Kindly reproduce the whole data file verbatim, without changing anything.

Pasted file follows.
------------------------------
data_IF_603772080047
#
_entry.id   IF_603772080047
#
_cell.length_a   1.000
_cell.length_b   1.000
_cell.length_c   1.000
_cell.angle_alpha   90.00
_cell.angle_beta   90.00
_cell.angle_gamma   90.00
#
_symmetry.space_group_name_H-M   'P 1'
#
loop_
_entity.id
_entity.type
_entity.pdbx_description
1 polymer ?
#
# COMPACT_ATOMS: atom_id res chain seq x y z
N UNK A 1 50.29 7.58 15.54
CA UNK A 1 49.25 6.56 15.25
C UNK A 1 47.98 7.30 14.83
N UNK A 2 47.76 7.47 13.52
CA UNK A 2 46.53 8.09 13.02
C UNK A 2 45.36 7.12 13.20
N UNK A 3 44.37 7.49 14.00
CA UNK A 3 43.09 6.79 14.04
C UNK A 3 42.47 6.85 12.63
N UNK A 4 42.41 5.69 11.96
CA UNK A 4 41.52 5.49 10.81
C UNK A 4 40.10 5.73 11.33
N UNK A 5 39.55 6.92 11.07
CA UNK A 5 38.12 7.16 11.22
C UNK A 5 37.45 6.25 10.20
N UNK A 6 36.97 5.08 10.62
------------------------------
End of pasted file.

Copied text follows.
data_IF_603772080047
#
_entry.id   IF_603772080047
#
_cell.length_a   1.000
_cell.length_b   1.000
_cell.length_c   1.000
_cell.angle_alpha   90.00
_cell.angle_beta   90.00
_cell.angle_gamma   90.00
#
_symmetry.space_group_name_H-M   'P 1'
#
loop_
_entity.id
_entity.type
_entity.pdbx_description
1 polymer ?
#
# COMPACT_ATOMS: atom_id res chain seq x y z
N UNK A 1 50.29 7.58 15.54
CA UNK A 1 49.25 6.56 15.25
C UNK A 1 47.98 7.30 14.83
N UNK A 2 47.76 7.47 13.52
CA UNK A 2 46.53 8.09 13.02
C UNK A 2 45.36 7.12 13.20
N UNK A 3 44.37 7.49 14.00
CA UNK A 3 43.09 6.79 14.04
C UNK A 3 42.47 6.85 12.63
N UNK A 4 42.41 5.69 11.96
CA UNK A 4 41.52 5.49 10.81
C UNK A 4 40.10 5.73 11.33
N UNK A 5 39.55 6.92 11.07
CA UNK A 5 38.12 7.16 11.22
C UNK A 5 37.45 6.25 10.20
N UNK A 6 36.97 5.08 10.62